Vintage has always been a feature in all the homes I’ve lived in throughout my 31 years. From my Nana’s chintzy teaspoon collection, you know the ones that feature awful image quality photographs of the Queen marking a celebratory occasion, yep those. To an original Victorian call box bell, that hung eerily above the kitchen door in my childhood home. Even throughout the various student dives I lived in during my early 20s where me and my friends liked to sip cheap wine from mismatched china whilst wearing our favourite charity-shop-find tea dresses and Jane Shilton shoes. When Alex and I purchased our first home, our first joint purchase was a teak vintage bar trolley, hilariously this came before anything practical like a sofa, bed or kettle ! And now after 12 years of living independently and figuring out my own taste and style, vintage is still a big part of my wardrobe and home.
In this blog post, I’m mostly going to be focusing on vintage furniture and interiors by sharing some helpful tips I’ve learnt whilst sourcing pieces over the last decade. Shopping for vintage can be extremely overwhelming, time consuming and unnecessarily expensive, hopefully this simple guide maybe useful for introducing some character into you home.
What to Look For
If you are purchasing online, read descriptions very carefully. Look out for items described as ‘gently used’ or ‘minimum signs of use’, especially when it coms to buying sofas and chairs.
If an item is described as showing ‘minor signs of wear and tear’, check to see if these problems are going to affect the use of the piece. For example, drawers that do not slide out easily from a sideboard cannot be fixed and will probably end up breaking in a short time period if you constantly have to force them open and shut. Also look out for signs of cracks in plastic furniture, once this cracks completely it won’t be able to be repaired.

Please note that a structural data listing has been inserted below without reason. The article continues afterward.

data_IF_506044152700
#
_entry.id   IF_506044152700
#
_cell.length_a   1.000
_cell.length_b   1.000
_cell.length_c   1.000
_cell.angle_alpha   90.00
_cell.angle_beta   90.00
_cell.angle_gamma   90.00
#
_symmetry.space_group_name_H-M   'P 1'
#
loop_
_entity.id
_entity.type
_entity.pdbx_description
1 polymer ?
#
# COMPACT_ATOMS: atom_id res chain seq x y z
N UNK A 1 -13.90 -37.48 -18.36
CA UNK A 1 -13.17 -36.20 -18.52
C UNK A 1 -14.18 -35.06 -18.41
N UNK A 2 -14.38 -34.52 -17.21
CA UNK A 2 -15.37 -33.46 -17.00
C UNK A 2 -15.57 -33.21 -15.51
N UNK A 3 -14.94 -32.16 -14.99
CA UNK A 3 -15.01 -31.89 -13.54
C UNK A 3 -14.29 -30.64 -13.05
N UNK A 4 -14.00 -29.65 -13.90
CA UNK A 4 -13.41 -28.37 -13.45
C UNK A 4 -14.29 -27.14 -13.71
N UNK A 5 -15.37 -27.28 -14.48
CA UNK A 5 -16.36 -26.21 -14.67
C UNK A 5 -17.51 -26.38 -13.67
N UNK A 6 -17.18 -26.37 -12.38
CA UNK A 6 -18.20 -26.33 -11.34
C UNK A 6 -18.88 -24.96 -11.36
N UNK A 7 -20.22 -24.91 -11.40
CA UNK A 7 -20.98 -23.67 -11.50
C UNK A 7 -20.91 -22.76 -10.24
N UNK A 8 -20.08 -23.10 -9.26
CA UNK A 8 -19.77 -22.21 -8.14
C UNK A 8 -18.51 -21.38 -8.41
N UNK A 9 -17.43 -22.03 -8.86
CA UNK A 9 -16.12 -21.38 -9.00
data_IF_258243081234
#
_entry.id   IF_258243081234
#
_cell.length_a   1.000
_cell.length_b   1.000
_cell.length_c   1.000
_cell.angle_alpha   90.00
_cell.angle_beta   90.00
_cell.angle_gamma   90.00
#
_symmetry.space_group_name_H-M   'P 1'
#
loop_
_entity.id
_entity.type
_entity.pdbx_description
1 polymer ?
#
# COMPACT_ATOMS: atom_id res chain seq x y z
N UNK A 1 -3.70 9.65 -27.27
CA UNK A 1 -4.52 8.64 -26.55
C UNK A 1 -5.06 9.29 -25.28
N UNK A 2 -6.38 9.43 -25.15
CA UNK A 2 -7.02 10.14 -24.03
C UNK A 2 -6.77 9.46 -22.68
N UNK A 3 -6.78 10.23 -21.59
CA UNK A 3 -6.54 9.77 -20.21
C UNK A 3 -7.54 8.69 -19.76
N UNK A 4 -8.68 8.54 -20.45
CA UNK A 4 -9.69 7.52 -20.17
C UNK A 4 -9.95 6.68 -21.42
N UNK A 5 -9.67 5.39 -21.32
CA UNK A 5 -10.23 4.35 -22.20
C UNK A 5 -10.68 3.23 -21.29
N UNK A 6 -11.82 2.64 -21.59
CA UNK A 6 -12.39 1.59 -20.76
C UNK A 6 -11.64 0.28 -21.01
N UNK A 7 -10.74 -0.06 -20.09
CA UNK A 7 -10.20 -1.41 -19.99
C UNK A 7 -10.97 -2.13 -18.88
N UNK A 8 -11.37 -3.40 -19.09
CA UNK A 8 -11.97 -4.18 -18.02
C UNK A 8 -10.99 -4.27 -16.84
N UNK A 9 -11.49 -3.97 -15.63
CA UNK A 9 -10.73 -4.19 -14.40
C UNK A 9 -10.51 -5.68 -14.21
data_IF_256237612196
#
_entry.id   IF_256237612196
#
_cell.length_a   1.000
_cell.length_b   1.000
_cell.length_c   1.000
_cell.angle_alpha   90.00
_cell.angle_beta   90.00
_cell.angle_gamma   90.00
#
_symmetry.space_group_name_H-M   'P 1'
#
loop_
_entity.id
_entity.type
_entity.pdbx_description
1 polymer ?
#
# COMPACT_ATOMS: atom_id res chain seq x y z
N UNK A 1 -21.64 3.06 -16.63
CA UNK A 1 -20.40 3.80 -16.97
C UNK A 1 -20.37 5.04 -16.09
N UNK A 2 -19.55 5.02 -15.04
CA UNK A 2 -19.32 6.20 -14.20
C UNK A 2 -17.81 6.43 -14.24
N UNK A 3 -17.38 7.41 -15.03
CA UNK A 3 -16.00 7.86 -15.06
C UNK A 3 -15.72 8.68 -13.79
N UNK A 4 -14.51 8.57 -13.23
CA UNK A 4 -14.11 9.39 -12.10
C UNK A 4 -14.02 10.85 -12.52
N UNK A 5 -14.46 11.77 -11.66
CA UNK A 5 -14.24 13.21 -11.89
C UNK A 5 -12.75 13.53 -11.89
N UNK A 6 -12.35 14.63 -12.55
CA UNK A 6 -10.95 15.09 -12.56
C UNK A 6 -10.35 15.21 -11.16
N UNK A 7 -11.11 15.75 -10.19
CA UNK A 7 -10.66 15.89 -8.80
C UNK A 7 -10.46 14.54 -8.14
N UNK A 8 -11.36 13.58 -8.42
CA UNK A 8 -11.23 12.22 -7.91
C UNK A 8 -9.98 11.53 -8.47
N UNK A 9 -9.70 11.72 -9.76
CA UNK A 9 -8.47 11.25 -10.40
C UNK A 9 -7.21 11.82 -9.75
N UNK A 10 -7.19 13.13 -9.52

When it comes to wooden items check for signs of wood worm, water damage and badly glued repairs, all of these things are very difficult to correct or can be costly.
Keep your eyes peeled for features that show craftsmanship such as well-finished corners and edges, this will be a good indicator as to whether it is worth price the seller is advertising. Also a piece made from real wood not veneered wood, will be more worthy of a higher price point.
If you are shopping for vintage online, try narrowing your search by being more specific about what you are looking for. If you can, include the era, designer, specific edition (if known) colour, material and location. For example if you have an exact idea for what you are looking for enter as much detailed information as possible such as 'Robin Day, 50’s 675 Case Chair, Black Leather, Walnut, Manchester'. If you aren’t sure about specific details but know for instance you are wanting to find a vintage side board, try searching 'Danish, Teak, 50’s, Mid Century, Side Board' and then your location, this will bring up more options for you to consider and compare. I personally prefer to shop this way on Etsy, Ebay and Preloved rather than use the filters provided as I find my personal specifics usually return what I’m looking for in less time.
If buying vintage online, look out for product descriptions that are super detailed with factual information about the piece (Era, Brand or Designer, Year it was made) as well as listing any faults or markings. A variety of images taken from (different angles, close ups, styled shots) are a good sign you are purchasing from a reputable, trustworthy seller.